What changed was that webmasters now did not have access to that information and therefore couldn’t manipulate it as easily anymore. Instead, developers and marketers now needed to learn SEO best practices in order to rank high on SERP.
What is PageRank sculpting?
Now that you have an understanding of the overall PageRank situation, it is time to understand the concept of PageRank sculpting. So, PageRank sculpting basically allows you to control how your different pages on your website rank. In other words, the main idea behind this concept is that you would stop PageRank from flowing to less relevant pages of your site, therefore sending more rank to the ones you want to rank high to instead.
How was PageRank sculpting done?
To understand how it was done, you need to understand what is a nofollow link. Basically, nofollow links are links with a rel=”nofollow” HTML tag applied to them. The nofollow tag tells search engines to basically ignore that link, hence “no follow”.
In sinople terms, crawlers will see the link, and, because of the nofollow tag, they will stay on the page instead of moving away from it. Therefore, nofollow links do not pass PageRank they would be strategically used throughout your site, so you could significantly boost the SEO performance of your key pages by guiding the PageRank to them.
Does it still work?
Before 2009, nofollow links were ignored entirely for PageRank purposes. As such, the PageRank was divided between the “do follow” links equally. So, without PageScultping each page you link to would get an equal amount of point.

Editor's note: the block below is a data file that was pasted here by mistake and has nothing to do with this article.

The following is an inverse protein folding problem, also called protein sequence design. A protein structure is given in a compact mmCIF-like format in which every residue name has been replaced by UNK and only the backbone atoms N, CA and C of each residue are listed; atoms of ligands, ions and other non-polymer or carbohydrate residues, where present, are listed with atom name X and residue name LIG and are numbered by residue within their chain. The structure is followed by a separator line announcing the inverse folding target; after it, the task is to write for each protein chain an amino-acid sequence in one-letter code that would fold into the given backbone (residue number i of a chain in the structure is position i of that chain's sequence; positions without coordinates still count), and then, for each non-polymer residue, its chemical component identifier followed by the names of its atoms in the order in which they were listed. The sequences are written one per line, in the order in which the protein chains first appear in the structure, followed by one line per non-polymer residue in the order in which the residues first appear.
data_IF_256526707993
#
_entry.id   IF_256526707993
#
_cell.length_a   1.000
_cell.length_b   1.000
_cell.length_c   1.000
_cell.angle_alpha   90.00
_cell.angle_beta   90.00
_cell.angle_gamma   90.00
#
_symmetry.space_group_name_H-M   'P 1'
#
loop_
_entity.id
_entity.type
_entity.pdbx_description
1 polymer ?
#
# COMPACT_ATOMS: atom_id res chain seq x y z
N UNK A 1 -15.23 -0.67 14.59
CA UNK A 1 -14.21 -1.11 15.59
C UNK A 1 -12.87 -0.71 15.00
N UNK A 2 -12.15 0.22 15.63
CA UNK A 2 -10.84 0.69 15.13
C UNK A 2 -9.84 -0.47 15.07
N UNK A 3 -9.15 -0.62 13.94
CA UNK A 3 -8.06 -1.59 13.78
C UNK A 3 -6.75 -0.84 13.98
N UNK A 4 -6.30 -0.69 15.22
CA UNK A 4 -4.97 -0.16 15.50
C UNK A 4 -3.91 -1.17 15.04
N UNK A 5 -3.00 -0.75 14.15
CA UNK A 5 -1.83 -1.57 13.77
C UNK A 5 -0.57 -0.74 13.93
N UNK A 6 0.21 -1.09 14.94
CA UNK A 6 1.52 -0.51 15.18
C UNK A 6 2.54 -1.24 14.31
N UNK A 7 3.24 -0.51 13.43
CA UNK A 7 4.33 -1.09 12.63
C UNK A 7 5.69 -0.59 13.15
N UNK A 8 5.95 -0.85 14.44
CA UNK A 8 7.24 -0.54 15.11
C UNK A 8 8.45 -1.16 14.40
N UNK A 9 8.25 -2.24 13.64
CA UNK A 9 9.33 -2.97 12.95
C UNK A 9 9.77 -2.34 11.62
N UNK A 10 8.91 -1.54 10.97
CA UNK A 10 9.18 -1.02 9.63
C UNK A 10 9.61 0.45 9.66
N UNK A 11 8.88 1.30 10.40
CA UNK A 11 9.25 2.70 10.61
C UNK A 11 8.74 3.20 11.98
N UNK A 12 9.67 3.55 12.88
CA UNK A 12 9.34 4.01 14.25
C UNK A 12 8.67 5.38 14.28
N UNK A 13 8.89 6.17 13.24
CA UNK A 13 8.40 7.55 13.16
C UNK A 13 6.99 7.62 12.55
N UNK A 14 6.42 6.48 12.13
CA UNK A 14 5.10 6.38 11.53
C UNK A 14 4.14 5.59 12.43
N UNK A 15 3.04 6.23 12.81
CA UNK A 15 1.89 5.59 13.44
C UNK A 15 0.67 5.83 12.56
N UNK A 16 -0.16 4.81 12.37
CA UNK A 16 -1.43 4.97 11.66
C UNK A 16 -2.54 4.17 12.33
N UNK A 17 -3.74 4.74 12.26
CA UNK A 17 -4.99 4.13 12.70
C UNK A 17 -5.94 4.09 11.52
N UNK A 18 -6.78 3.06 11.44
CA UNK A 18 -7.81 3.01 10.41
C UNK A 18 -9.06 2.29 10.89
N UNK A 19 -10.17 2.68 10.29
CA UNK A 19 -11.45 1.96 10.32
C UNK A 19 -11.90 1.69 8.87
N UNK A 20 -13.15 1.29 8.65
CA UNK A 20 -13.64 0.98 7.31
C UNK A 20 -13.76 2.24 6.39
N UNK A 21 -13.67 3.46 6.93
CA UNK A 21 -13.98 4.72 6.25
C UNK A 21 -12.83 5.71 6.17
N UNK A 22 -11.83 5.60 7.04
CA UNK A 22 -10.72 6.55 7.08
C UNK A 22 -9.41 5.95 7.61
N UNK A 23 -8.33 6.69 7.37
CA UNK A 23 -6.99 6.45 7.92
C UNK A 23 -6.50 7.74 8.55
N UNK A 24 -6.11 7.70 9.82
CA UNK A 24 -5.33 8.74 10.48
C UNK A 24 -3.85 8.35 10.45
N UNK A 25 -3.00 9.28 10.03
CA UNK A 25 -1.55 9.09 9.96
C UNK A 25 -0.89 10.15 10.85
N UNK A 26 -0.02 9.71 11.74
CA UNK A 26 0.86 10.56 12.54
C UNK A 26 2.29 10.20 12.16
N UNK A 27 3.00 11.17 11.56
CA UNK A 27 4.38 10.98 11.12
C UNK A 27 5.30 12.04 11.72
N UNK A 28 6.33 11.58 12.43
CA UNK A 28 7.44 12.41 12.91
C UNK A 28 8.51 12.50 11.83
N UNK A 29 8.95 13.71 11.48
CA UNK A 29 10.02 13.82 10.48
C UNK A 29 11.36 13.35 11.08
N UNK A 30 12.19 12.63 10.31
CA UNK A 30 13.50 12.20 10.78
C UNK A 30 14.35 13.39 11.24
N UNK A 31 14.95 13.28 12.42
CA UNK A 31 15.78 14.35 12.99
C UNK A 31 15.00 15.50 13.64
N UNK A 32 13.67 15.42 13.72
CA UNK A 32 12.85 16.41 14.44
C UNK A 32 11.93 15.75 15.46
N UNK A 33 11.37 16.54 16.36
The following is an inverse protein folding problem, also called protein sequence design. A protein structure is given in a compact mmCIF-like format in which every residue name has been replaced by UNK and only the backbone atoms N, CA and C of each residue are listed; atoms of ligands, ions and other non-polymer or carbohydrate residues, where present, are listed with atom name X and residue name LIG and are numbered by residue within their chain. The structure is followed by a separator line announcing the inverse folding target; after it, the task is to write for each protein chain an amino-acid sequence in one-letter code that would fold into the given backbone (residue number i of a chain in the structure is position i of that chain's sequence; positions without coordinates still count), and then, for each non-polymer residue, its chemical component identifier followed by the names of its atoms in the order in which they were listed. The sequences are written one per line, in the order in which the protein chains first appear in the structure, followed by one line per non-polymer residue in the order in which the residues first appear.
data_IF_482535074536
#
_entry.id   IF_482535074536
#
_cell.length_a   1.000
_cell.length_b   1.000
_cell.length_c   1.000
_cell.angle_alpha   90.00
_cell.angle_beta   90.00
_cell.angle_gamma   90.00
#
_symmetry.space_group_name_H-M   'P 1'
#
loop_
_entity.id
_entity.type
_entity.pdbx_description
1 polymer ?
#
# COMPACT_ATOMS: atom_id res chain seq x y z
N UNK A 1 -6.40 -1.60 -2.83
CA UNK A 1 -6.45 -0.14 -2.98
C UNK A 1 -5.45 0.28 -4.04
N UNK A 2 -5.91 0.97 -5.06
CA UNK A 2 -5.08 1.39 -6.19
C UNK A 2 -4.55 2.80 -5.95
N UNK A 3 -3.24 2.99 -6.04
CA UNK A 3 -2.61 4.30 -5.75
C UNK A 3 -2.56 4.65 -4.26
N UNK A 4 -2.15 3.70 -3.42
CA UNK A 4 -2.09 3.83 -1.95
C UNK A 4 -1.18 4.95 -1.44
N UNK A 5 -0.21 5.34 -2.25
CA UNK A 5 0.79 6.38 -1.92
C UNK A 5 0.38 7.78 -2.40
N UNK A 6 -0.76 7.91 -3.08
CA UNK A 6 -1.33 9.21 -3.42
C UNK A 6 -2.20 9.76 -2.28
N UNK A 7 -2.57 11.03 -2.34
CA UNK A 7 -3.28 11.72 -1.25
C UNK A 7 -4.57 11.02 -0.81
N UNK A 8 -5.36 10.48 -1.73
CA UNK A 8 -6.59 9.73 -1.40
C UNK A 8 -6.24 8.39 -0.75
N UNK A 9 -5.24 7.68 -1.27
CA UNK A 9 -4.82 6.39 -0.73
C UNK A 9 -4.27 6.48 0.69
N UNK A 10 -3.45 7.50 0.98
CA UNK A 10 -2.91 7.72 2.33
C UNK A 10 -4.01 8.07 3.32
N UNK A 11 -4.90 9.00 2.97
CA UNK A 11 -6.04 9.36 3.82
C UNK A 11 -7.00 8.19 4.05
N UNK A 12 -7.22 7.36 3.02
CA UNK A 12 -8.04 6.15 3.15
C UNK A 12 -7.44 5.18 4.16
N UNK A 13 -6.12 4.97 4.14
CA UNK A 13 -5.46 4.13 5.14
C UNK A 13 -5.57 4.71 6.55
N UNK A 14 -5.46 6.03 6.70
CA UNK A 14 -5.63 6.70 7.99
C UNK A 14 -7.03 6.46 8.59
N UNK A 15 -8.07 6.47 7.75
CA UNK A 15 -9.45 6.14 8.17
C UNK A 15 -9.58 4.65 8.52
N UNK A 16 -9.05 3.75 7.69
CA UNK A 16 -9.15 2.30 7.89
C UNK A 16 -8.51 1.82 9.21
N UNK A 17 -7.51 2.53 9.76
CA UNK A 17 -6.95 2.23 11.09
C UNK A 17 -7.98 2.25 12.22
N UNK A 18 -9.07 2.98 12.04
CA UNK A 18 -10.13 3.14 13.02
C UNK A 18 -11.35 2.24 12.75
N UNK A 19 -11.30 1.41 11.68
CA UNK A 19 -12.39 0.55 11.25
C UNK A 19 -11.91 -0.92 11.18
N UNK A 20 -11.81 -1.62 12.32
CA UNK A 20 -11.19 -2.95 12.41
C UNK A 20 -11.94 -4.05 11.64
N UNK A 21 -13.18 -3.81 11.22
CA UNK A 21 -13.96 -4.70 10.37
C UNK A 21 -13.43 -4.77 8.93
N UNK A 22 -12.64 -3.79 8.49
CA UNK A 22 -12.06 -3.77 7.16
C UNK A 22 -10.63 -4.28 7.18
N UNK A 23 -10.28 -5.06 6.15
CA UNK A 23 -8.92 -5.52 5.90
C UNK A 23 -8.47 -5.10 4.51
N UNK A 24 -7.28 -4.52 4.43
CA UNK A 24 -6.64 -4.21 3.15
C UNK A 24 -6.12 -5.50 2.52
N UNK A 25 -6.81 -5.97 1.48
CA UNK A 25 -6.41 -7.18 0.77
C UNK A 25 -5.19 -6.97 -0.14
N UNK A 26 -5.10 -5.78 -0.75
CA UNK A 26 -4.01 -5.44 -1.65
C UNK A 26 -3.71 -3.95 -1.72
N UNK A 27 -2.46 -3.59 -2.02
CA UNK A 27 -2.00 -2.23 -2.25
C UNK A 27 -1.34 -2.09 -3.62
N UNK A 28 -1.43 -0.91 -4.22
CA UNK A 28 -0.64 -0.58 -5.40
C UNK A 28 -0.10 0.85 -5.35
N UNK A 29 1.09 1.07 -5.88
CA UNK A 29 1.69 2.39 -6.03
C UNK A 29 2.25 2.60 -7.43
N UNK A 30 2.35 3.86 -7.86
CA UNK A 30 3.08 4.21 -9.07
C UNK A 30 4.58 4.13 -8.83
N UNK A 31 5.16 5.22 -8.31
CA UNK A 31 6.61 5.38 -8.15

Let’s say you have a page with ten links. Those links share the score between them equally. But, if out of the ten links one of them would be a nofollow link, then only the remaining nine links would share the score, thus boosting their rank.
However, after 2009, if a page has ten links and one is nofollow, the flow of PageRank to the nine normal links is as if there are ten links on the page, regardless of the nofollow attribute. Basically, the score is still distributed equally, regardless of the nofollow rule, and each of the nine do follow links gets one point.
So, the short answer is no, as many other SEO Myths out there, PageRank Sculpting does not work anymore. Google engineer Matt Cutts also put down the idea of manipulating PageRank through the nofollow tag in his blog in 2009.
As Matt said in his blog and in the video above, the only way he would consider sculpting to be useful is not how it was typically done, but rather through highlighting your most valuable pages.
Worrying about how PageRank is flowing and how you can sculpt it is mostly a waste of time that could be better spent developing other more valuable areas of your website. It is understandable that you want your website to perform to the best of its abilities, but you may want to prioritize some other key aspects first. Your site architecture should be the priority because a good site structure will help Google crawl and index your site easily and it will also help users navigate better.
You need to focus on making great content that will attract links in the first place and create a site architecture that makes your site usable/crawlable for humans and search engines. Remember user experience is the core principle you should focus on when trying to improve the ranking of your website.